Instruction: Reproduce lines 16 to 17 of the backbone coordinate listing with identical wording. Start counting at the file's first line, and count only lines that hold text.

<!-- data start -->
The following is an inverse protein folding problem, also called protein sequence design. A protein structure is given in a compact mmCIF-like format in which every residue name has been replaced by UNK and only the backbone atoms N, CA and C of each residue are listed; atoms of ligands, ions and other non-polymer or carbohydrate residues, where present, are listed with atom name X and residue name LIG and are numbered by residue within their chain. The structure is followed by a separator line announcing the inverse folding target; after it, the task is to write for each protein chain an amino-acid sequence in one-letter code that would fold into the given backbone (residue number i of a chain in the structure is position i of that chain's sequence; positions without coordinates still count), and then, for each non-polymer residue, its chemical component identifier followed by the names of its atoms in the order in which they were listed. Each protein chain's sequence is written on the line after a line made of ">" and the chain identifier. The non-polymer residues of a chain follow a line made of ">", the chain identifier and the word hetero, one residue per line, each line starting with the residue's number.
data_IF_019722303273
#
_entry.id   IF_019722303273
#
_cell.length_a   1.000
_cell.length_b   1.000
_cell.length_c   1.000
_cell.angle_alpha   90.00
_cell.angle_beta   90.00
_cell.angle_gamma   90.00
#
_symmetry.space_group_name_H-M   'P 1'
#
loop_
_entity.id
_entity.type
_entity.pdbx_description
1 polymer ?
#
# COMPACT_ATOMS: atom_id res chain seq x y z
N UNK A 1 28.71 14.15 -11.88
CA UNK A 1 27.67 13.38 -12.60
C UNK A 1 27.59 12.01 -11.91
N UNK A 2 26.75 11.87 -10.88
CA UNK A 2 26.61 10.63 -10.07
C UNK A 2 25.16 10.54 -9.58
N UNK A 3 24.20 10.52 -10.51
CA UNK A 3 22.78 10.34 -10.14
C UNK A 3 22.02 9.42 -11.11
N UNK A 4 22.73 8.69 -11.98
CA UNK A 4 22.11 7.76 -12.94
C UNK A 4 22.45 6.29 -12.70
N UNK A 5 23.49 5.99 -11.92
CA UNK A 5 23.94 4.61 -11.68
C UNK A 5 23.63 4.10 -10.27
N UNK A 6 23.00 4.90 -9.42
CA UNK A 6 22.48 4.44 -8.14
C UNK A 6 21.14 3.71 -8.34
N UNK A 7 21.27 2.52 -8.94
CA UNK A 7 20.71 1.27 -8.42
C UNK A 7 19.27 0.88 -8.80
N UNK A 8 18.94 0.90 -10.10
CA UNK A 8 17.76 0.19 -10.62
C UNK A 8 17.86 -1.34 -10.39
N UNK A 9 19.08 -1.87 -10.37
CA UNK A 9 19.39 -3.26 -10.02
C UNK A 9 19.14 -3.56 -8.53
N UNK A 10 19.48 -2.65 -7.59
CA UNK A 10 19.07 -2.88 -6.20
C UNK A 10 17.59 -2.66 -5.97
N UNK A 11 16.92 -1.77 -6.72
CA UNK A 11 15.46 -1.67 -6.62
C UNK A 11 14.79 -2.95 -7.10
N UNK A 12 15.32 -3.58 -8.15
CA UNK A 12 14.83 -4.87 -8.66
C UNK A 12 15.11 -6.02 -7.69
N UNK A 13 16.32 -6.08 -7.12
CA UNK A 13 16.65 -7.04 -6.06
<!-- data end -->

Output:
_entity.id
_entity.type